Hi ho silver away. Indeed.

By Richard (Rick) Mills

www.aheadoftheherd.com

rick@aheadoftheherd.com

If you're interested in learning more about the junior resource and bio-med sectors please come and visit us at www.aheadoftheherd.com
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Richard is host of Aheadoftheherd.com and invests in the junior resource sector.

His articles have been published on over 400 websites, including: Wall Street Journal, Market Oracle, USAToday, National Post, Stockhouse, Lewrockwell, Pinnacledigest, Uranium Miner, Beforeitsnews, SeekingAlpha, MontrealGazette, Casey Research, 24hgold, Vancouver Sun, CBSnews, SilverBearCafe, Infomine, Huffington Post, Mineweb, 321Gold, Kitco, Gold-Eagle, The Gold/Energy Reports, Calgary Herald, Resource Investor, Mining.com, Forbes, FNArena, Uraniumseek, Financial Sense, Goldseek, Dallasnews, Vantagewire, Resourceclips and the Association of Mining Analysts.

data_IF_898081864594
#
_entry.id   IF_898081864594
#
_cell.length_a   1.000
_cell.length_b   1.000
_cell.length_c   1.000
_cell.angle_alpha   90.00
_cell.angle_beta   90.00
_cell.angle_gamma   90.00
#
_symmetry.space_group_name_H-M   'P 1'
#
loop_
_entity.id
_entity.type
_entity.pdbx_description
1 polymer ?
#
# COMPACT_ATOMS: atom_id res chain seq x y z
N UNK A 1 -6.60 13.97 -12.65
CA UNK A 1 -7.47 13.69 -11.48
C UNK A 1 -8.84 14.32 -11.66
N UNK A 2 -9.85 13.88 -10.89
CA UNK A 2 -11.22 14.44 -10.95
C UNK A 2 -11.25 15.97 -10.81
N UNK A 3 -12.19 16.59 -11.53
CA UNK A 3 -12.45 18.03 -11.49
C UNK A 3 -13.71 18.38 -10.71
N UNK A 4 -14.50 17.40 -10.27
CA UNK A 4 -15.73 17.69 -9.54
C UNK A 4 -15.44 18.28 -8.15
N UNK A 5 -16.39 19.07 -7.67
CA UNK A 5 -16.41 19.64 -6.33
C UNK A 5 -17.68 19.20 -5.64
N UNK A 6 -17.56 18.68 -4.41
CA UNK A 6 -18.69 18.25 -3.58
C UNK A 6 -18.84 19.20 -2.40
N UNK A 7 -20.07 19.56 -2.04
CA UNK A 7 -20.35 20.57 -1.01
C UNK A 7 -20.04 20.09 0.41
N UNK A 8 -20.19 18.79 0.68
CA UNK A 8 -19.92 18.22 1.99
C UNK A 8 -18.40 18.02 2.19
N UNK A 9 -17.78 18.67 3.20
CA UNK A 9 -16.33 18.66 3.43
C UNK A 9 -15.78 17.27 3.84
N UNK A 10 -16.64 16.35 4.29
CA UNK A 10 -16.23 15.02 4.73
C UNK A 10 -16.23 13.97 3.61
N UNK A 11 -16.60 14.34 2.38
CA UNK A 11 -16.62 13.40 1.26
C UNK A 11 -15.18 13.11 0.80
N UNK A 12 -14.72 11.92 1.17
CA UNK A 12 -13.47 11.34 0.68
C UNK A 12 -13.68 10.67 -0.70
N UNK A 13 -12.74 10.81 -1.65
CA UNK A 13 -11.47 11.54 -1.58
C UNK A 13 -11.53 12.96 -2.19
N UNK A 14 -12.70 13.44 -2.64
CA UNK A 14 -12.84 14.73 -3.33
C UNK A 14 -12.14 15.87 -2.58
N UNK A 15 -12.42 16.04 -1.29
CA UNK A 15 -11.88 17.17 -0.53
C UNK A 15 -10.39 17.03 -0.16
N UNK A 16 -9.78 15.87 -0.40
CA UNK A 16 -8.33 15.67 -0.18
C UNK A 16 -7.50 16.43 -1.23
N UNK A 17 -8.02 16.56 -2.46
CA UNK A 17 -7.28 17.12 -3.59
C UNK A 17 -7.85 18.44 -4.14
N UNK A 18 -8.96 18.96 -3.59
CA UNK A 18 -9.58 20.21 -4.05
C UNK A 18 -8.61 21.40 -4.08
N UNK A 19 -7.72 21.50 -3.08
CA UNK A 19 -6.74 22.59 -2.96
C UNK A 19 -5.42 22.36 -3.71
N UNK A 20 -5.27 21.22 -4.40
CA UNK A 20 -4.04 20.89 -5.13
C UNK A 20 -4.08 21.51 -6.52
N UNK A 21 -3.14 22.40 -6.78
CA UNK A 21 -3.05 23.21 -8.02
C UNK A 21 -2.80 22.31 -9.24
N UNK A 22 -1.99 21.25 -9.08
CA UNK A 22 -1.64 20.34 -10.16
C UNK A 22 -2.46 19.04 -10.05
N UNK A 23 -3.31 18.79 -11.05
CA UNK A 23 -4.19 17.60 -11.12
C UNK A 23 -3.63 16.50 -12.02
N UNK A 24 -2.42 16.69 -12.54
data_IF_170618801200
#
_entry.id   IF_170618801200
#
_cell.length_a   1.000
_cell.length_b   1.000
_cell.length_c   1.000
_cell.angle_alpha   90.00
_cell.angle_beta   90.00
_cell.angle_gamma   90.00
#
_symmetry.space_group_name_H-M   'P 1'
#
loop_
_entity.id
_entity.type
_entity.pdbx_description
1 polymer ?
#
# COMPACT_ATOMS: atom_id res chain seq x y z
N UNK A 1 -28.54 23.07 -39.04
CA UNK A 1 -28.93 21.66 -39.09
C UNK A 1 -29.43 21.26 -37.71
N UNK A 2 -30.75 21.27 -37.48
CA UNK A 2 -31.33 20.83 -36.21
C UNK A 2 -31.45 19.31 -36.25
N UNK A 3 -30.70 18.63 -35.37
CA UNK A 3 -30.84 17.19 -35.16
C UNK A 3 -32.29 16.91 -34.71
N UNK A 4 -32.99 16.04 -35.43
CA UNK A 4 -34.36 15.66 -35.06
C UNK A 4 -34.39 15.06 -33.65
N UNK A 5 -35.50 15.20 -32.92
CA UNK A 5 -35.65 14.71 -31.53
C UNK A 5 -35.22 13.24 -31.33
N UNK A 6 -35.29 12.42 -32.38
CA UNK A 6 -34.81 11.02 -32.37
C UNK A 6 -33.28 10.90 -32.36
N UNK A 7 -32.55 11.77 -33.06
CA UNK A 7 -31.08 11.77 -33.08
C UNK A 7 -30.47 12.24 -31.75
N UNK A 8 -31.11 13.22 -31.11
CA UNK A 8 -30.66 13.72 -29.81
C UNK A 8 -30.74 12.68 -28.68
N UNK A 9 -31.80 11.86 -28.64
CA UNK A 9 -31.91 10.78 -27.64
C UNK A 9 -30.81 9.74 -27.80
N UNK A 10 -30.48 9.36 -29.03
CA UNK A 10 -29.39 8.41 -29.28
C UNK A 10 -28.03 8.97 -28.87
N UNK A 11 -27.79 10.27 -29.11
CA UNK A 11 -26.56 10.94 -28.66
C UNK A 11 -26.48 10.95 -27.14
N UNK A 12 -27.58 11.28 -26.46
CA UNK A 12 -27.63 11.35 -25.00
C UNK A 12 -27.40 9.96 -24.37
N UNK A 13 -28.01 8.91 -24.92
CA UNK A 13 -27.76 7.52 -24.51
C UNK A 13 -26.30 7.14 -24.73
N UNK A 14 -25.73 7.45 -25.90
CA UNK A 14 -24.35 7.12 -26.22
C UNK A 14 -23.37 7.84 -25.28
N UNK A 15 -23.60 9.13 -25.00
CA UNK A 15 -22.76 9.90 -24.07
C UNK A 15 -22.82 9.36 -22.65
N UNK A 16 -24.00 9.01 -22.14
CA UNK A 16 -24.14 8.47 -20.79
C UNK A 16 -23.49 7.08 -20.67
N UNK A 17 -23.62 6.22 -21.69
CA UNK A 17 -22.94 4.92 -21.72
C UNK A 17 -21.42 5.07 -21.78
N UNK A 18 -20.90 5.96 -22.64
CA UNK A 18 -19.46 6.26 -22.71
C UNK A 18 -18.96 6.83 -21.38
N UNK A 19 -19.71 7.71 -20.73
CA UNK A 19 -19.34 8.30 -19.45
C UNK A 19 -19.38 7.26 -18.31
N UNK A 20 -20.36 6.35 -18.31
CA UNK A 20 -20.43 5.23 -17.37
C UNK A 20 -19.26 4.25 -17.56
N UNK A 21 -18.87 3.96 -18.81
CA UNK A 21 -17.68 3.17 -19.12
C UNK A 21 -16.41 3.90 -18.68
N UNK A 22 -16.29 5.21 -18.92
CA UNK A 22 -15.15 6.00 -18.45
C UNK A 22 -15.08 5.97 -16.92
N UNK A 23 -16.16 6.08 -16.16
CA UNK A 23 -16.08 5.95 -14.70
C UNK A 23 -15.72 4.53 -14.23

Copyright © 2019 Richard (Rick) Mills - All Rights Reserved

Legal Notice / Disclaimer: This document is not and should not be construed as an offer to sell or the solicitation of an offer to purchase or subscribe for any investment. Richard Mills has based this document on information obtained from sources he believes to be reliable but which has not been independently verified; Richard Mills makes no guarantee, representation or warranty and accepts no responsibility or liability as to its accuracy or completeness. Expressions of opinion are those of Richard Mills only and are subject to change without notice. Richard Mills assumes no warranty, liability or guarantee for the current relevance, correctness or completeness of any information provided within this Report and will not be held liable for the consequence of reliance upon any opinion or statement contained herein or any omission. Furthermore, I, Richard Mills, assume no liability for any direct or indirect loss or damage or, in particular, for lost profit, which you may incur as a result of the use and existence of the information provided within this Report.